PRIMARY POLITICS: Schultz seeks District 3 Democratic nomination
Elisa Sand, American News, Aberdeen, S.D.
By Elisa Sand, American News, Aberdeen, S.D.
McClatchy-Tribune Information Services
May 26--Angelia Schultz and Mark Remily, both of Aberdeen, are seeking the Democratic nomination for District 3 Senate. The candidate who receives the most votes faces Republican candidate David Novstrup. The candidates took time out to answer a few of reporter Elisa Sand's questions as part of the American News' series on primary politics.
Education: Bachelor's degree in political science and sociology from Black Hills State University with minor in American Indian studies; completed coursework for master's degree in sociology from South Dakota State University in 2003-04; graduate certificate in South Asia Area Studies from Foreign Service Institute, U.S. Department of State in Alexandria, Va.; graduate certificates in human factors analysis methodology and intelligence from the U.S. Joint Military Intelligence Center, U.S. Department of Defense in Washington, D.C.; and graduate certificates in project management and leadership, virtual team management and advanced interpersonal communications and fundamentals of open source intelligence from the U.S. Department of Defense in McLean, Va.
Employment: Presentation College; Aberdeen American News; BAE-IT Global Analysis; U.S. Department of Defense Intelligence Agency.
Community Service: On the executive council for Good Shepherd Lutheran Church and involved in the children's ministry program; member of the Safe Harbor executive board.
Family: Three children.
Q: Why should primary voters cast their ballot for you?
A. I am a strong, moderate voice for the constituents of District 3. As an experienced professional who has respect on both sides of the political fence, I make value-based, logical decisions instead of relying on heavy-handed partisanship. I have worked in the military and as an intelligence ambassador to the U.S. Department of Defense, so I understand how to work with people who have competing agendas to find that middle-of-the-road solution. I bring to Pierre the perspectives of a woman, a mother, a teacher, a veteran and a moderate, all perspectives which are underrepresented in our state legislature. And above all else, I am a critical thinker and a listener, and because of this, I communicate well. We need more clear communication in Pierre and in reporting home to our constituents. I vow to do just that.
Q: If you had to pick the single most important issue in the primary, what would it be and why?
A: Medicaid expansion is the utmost important issue, because it affects our most at-risk families while they are in their most vulnerable state. We have a crisis of health care coverage, in which nearly 27,000 hardworking South Dakotans earn too much to qualify for Medicaid, but they aren't paid enough to qualify for tax credits on health insurance exchange. This puts more than 49,000 South Dakotans at risk, the vast majority of them being children. They won't get access to any affordable health insurance at all, which means they risk not receiving preventative care and urgent care. It means their parents won't receive the proper care they need to stay healthy for their families. A gap in coverage leads to a health and an economic crisis. It doesn't have to be this way -- at least 63 percent of South Dakotans support the expansion, but the state legislature is standing in the way.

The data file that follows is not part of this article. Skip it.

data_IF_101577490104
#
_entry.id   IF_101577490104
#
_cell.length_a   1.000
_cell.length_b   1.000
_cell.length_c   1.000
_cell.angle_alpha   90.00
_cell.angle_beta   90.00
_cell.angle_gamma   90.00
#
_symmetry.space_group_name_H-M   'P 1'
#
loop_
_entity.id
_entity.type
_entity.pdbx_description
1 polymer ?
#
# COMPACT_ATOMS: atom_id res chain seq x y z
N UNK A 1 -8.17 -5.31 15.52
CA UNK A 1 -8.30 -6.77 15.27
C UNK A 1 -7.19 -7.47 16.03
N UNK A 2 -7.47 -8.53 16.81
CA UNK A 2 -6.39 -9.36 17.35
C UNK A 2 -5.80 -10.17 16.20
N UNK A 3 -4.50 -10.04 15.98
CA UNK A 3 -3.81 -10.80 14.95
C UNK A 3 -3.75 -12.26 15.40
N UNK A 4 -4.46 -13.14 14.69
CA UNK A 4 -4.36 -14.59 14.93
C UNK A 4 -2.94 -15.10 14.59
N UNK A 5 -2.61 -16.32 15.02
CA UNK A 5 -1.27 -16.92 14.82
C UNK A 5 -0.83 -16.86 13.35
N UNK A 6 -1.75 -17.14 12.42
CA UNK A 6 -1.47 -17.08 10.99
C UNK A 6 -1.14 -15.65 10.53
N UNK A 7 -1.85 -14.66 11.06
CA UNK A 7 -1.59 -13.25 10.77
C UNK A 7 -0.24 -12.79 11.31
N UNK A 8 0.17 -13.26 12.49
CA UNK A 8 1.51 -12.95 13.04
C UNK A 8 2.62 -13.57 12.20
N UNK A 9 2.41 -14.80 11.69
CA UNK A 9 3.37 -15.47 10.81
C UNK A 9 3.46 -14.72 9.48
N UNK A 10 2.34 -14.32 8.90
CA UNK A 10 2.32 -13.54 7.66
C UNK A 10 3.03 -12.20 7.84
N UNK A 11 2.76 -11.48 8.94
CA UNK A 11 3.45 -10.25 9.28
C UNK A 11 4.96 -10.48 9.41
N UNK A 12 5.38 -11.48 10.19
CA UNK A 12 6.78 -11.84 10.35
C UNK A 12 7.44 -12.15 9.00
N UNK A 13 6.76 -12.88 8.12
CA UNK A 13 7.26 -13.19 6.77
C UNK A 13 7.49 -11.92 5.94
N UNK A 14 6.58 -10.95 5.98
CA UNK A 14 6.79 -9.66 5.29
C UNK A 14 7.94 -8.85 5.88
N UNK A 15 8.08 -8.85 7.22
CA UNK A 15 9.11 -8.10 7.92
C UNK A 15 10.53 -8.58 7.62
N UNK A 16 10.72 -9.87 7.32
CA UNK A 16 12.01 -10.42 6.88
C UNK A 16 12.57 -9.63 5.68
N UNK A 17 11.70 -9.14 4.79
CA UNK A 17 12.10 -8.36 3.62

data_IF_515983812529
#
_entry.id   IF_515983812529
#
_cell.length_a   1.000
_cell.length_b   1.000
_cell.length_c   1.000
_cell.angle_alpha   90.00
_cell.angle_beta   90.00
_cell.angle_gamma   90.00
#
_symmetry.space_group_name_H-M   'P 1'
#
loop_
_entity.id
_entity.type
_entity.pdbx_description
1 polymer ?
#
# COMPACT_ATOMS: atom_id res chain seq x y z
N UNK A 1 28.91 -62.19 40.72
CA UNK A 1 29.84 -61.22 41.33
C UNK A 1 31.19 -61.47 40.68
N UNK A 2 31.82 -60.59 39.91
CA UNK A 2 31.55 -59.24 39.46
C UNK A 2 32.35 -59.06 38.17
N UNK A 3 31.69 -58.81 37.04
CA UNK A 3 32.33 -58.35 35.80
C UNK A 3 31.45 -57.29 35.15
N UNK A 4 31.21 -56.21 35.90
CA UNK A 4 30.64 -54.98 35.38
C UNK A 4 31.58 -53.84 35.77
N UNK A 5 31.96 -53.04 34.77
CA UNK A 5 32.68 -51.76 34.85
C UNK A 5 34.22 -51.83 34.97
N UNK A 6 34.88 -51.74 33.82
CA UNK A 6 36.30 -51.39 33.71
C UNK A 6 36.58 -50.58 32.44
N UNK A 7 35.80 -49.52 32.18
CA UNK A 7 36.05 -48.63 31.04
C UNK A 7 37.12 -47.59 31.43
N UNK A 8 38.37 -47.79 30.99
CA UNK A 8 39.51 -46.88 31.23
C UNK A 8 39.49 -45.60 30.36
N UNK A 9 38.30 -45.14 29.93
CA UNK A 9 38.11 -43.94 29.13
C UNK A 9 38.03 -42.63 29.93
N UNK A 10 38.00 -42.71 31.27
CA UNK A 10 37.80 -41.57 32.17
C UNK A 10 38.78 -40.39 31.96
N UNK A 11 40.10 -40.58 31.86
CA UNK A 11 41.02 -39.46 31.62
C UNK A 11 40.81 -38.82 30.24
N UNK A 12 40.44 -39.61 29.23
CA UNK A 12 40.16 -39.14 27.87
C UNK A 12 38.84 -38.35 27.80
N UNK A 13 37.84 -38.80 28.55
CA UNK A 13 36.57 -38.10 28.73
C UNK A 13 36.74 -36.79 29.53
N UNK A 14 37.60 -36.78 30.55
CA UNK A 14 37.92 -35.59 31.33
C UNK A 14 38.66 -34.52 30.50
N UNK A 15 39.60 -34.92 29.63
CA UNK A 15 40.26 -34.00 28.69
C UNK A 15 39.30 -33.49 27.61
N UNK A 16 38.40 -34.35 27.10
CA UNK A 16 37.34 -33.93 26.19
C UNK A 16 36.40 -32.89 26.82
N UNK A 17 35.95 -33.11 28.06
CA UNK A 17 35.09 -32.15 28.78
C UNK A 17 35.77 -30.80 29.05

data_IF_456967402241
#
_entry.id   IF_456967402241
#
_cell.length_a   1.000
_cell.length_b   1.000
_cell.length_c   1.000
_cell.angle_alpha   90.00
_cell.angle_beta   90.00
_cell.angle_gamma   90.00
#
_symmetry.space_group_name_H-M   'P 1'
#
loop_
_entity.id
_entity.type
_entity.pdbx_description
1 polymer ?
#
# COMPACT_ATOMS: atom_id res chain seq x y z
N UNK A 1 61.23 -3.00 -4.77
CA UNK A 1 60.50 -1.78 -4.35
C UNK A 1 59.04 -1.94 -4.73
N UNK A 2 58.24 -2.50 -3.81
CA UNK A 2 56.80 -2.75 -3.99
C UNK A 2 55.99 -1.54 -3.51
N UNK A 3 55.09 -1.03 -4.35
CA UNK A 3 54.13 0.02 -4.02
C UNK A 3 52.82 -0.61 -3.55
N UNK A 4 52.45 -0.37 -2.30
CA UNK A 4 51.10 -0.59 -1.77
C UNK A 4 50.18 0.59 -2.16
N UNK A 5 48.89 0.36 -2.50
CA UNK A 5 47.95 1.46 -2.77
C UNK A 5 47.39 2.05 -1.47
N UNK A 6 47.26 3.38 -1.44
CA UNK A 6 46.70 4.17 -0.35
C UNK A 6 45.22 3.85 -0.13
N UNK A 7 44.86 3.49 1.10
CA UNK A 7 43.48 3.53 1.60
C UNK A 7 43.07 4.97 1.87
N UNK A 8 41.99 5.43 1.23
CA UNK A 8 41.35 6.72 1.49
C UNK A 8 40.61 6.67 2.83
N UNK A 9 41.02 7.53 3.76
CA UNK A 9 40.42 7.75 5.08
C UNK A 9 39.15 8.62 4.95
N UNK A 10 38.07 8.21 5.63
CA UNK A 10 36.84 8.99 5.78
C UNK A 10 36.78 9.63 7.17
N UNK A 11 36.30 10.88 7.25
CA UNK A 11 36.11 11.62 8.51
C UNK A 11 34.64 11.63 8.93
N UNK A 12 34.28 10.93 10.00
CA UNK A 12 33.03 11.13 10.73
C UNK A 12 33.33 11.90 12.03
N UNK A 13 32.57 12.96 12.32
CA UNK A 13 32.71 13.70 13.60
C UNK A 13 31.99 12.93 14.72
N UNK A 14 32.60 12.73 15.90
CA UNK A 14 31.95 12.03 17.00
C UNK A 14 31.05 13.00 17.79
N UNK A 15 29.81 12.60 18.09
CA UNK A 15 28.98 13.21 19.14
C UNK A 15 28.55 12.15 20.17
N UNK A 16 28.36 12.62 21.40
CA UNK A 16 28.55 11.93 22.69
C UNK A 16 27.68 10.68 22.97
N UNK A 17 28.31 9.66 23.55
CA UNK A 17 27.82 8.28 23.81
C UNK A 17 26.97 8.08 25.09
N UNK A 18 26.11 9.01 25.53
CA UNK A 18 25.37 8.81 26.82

Q: What should the state's priority be concerning education?
A: Education is the soundest investment South Dakota can make. It must be a high priority of the state to fund education to ensure that our children are prepared to excel in a highly competitive environment upon graduation. Also, we need well-qualified teachers whom we retain in our schools because we offer a competitive wage. We lose our intellectual capital every time a teacher takes a position in a neighboring state. These are our teachers, graduating from our schools, and we need them teaching our children. Furthermore, we must take a serious, in-depth look at Common Core standards and whether or not they meet the needs of our school districts, from a curriculum standpoint all the way through to the efficacy of standardized testing and whether it measures what we think it does.
Q: Has the state properly responded to concerns about use of the federal EB-5 program and the operation of the Governor's Office of Economic Development? Why or why not?
A: No, I don't believe that it has. There must be accountability and transparency. There must be responsible supervision, so that we can prevent this scenario from ever happening again in our state. The taxpayers deserve it, at the very least.
Q: What experience or personal characteristics set you apart from your primary opponent?
A. I have unique experience that lends itself to working well in government. I am a veteran of the U.S. military and I have worked in the Department of Defense as a civilian officer in executive support. I am educated, detail-oriented and meticulous, and I've excelled in high-pressure, high-stakes environments, which have prepared me for work in the state Senate.
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Today through Sunday, the American News takes a look at what you need to know to make a difference in the voting booth June 3.
-- Today: Schultz and Remily vie for Democratic nomination for the District 3 state Senate seat.
-- Tuesday: Five Republicans on District 23 state House primary ballot.
-- Wednesday: U.S. Senate candidates aiming to run on the Republican ticket tackle the issues.
-- Thursday: Three Democrats on District 1 state House primary ballot.
-- Friday: Candidates fill ballots in races for sheriff.
-- Saturday: School elections, polling stations, list of races.
-- Sunday: Few can topple an incumbent governor.
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